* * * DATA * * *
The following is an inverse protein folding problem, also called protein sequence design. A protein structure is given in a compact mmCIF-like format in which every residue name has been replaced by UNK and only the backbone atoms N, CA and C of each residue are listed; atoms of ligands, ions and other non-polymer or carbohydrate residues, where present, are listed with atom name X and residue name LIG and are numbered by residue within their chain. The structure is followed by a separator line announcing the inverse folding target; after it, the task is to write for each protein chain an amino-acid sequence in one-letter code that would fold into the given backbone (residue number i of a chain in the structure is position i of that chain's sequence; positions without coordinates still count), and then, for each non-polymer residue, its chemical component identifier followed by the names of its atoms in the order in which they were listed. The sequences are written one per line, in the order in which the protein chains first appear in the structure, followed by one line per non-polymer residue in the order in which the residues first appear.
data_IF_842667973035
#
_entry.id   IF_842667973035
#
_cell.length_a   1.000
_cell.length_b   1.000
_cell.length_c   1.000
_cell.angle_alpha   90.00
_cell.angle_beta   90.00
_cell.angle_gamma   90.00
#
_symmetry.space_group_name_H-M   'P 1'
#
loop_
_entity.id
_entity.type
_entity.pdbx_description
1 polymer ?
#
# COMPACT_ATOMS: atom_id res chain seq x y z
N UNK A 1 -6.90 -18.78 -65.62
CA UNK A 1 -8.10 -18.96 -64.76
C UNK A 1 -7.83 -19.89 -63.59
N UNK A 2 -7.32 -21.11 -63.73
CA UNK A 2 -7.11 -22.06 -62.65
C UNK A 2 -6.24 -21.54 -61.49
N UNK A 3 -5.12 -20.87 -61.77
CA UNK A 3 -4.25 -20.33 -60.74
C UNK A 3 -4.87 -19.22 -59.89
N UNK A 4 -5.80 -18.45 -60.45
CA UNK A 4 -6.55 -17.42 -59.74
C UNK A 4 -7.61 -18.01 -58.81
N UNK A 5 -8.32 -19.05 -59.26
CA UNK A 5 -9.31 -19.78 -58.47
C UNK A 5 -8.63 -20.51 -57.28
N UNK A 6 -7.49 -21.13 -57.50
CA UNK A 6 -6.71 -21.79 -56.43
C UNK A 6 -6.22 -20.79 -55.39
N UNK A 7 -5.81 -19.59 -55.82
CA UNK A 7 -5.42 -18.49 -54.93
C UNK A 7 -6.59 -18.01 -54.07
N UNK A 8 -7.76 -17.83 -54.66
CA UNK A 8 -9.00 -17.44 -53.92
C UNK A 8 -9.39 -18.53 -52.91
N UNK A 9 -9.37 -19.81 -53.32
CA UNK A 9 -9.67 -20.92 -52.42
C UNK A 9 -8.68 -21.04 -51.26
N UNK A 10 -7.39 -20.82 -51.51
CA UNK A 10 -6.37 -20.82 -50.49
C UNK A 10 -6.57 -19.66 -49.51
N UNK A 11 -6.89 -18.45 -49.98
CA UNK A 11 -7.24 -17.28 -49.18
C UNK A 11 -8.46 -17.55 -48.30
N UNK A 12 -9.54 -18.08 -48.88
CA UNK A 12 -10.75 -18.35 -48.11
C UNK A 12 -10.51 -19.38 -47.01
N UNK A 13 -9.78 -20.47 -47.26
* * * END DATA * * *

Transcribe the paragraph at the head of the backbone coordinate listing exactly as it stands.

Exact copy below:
The following is an inverse protein folding problem, also called protein sequence design. A protein structure is given in a compact mmCIF-like format in which every residue name has been replaced by UNK and only the backbone atoms N, CA and C of each residue are listed; atoms of ligands, ions and other non-polymer or carbohydrate residues, where present, are listed with atom name X and residue name LIG and are numbered by residue within their chain. The structure is followed by a separator line announcing the inverse folding target; after it, the task is to write for each protein chain an amino-acid sequence in one-letter code that would fold into the given backbone (residue number i of a chain in the structure is position i of that chain's sequence; positions without coordinates still count), and then, for each non-polymer residue, its chemical component identifier followed by the names of its atoms in the order in which they were listed. The sequences are written one per line, in the order in which the protein chains first appear in the structure, followed by one line per non-polymer residue in the order in which the residues first appear.